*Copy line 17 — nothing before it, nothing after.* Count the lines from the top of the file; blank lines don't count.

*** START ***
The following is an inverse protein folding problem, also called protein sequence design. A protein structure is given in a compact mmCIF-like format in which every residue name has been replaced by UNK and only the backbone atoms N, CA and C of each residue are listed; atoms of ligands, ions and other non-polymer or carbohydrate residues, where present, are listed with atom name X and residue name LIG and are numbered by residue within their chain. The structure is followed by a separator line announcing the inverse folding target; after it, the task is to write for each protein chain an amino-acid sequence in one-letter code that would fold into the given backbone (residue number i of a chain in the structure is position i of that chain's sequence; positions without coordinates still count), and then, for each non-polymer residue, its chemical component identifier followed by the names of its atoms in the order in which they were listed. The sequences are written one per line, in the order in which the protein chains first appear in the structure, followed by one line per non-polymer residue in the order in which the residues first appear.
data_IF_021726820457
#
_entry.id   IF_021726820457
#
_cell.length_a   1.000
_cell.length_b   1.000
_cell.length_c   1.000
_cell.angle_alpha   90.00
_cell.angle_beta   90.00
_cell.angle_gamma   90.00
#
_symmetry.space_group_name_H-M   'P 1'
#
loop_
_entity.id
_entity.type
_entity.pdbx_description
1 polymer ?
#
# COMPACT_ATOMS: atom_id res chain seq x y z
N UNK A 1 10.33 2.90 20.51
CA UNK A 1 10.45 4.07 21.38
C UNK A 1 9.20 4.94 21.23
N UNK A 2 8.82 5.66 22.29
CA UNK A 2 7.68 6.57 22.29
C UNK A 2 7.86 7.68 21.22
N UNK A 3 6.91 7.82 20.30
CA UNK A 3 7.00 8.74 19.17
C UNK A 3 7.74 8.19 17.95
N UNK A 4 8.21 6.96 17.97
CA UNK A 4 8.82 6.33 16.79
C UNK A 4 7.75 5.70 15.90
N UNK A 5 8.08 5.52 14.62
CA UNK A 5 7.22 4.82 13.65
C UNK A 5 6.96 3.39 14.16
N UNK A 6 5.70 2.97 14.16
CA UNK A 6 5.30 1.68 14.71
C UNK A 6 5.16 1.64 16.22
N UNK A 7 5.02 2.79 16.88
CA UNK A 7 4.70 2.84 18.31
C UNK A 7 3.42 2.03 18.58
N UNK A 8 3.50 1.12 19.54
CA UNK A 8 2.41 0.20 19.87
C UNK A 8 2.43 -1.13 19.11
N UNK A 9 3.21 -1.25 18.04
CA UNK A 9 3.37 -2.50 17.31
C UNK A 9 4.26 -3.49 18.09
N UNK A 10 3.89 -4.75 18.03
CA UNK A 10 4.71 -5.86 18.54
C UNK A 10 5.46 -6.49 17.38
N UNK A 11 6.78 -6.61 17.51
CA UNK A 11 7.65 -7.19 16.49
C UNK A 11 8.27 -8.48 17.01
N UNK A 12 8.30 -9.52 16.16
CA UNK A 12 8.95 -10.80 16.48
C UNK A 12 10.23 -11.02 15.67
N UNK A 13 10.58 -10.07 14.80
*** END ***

_entity.type